Russia has not committed to de-escalate on the Ukrainian border after two rounds of diplomatic talks this week, Deputy US Secretary of State Wendy Sherman said Wednesday.
Sherman told reporters that Wednesday’s meeting between NATO and Russia ended with a “sober challenge from the NATO allies to Russia” to respond to the opportunities offered by the international community to de-escalate the situation on the border with Ukraine and choose the path of diplomacy.
She said it wasn’t clear yet what Russia’s aims were, pointing to reports that Russia was conducting live fire exercises along the border.
“When live fire exercises are reported this morning. What is this about?” Sherman said. “Is this about invasion? Is this about intimidation? Is this about trying to be subversive? I don’t know. But it is not conducive to getting diplomatic solutions.”
Asked by CNN’s Alex Marquardt if the Russians had made any commitments to de-escalate, Sherman said they did not.
“There was no commitment to de-escalation, no,” she said, before pausing and adding: “Nor was there a statement that there would not be.”
Wednesday’s session with the NATO-Russia Council was the second of three planned for this week. The US delegation led by Sherman met with the Russians on Monday, and the Organization for Security and Co-operation in Europe will hold a session with Russia on Thursday.
NATO Secretary General Jens Stoltenberg said Wednesday that the meeting between NATO and Russia over the situation in Ukraine was “not an easy discussion” and that “differences will not be easy to bridge,” but added that NATO allies and Russia “expressed the need to resume dialogue.”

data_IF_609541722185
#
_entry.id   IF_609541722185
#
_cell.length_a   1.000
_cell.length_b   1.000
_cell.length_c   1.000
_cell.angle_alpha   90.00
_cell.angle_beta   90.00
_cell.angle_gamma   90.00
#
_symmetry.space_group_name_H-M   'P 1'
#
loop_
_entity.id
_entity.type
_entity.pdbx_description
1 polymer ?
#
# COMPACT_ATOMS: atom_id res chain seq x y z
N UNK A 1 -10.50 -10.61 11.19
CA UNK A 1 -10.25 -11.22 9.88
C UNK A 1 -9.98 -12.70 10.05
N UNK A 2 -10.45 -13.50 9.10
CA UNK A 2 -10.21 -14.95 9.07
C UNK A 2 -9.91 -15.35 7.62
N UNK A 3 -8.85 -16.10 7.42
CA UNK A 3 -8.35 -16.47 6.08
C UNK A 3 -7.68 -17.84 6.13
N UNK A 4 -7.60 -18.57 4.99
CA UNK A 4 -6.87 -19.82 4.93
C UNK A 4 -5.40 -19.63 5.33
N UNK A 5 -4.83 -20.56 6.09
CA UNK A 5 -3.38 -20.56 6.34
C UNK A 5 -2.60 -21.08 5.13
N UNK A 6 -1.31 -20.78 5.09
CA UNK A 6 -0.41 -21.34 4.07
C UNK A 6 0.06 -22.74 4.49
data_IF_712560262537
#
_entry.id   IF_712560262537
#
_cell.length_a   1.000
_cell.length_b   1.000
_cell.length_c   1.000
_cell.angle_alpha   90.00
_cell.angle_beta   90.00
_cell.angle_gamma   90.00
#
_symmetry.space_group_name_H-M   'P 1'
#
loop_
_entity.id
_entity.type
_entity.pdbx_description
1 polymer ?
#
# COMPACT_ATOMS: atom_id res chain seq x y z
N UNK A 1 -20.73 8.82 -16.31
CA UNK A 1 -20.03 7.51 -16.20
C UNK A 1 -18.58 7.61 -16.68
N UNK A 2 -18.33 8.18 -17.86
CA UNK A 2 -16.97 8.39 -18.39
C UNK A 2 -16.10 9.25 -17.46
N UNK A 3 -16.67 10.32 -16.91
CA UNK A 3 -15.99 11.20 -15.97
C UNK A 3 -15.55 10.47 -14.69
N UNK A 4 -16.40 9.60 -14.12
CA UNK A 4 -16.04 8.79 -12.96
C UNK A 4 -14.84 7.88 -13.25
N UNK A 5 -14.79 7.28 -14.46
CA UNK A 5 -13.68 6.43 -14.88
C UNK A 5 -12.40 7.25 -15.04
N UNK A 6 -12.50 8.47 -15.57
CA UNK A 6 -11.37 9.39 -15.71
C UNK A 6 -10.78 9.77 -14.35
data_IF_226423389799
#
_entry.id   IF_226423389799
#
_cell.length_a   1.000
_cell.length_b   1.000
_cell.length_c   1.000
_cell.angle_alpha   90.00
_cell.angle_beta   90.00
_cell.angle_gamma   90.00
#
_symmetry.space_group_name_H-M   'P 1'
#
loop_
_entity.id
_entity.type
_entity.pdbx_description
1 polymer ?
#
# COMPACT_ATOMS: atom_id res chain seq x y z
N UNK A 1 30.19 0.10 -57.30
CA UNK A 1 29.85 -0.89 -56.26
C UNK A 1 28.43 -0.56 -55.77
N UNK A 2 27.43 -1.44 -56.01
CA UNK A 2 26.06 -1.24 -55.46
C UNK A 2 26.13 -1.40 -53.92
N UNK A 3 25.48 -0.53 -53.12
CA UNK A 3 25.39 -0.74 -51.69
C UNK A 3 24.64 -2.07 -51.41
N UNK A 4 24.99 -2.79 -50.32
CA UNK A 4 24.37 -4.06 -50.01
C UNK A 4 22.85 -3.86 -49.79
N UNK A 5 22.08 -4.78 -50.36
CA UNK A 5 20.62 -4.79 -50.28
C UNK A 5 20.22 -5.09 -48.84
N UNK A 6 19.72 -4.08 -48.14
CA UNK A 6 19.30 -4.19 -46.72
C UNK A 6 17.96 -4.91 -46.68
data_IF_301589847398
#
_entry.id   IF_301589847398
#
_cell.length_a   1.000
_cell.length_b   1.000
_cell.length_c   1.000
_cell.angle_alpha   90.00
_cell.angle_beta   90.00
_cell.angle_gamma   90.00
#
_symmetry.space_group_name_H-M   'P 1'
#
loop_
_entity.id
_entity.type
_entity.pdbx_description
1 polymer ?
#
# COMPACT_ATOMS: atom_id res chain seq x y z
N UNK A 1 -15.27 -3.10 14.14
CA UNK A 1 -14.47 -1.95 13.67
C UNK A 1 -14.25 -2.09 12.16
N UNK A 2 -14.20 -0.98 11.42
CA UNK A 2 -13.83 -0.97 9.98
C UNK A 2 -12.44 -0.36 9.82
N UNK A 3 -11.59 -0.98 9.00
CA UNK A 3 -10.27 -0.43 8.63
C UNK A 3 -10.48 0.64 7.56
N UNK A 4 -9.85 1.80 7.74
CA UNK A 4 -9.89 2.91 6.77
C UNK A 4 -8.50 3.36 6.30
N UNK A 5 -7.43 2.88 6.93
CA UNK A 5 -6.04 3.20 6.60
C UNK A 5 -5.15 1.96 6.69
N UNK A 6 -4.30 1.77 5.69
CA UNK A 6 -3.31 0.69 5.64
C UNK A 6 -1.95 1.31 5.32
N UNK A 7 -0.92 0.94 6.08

“This was not an easy discussion but that is exactly why this meeting was so important,” he told reporters in Brussels.
“We had a very serious and direct exchange on the situation in and around Ukraine and the implications for European security. There are significant differences between NATO allies and Russia on these issues. Our differences will not be easy to bridge but it is a positive sign that all NATO allies and Russia sat down around the same table and engaged on substantial topics.”
Representatives from Russia and NATO met in Brussels on Wednesday for high-stakes talks aimed at defusing growing tensions over Russia’s military buildup near the Ukraine border.
The talks ran about four hours long — roughly an hour longer than expected, a source with knowledge of the talks told CNN.
Moscow has dismissed such claims. However, Russia has been amassing as many as 100,000 troops near the Ukrainian frontier, and on the eve of the talks, the military began live-fire drills in regions close to the border.
The United States, NATO and their allies are pushing Russia to de-escalate the situation. Moscow has demanded security guarantees from the US and NATO, including a binding pledge that NATO won’t expand further east and will not allow Ukraine to join the military alliance — something NATO is not willing to do.
“At this point, let me be very, very clear — no one is suggesting that we alter NATO policy on enlargement,” US Ambassador to NATO Julianne Smith told CNN on Tuesday.
Rather than being framed as a bilateral NATO-Russia meeting, Wednesday’s gathering saw each of NATO’s 30 member states and Russia represented equally, in a forum of 31. The meeting is the second of three key engagements between the West and Russia this week.
Ukraine said Tuesday that it was confident that the US and other NATO countries would not make a decision “on the fate” of the country “behind our backs” during the meetings.
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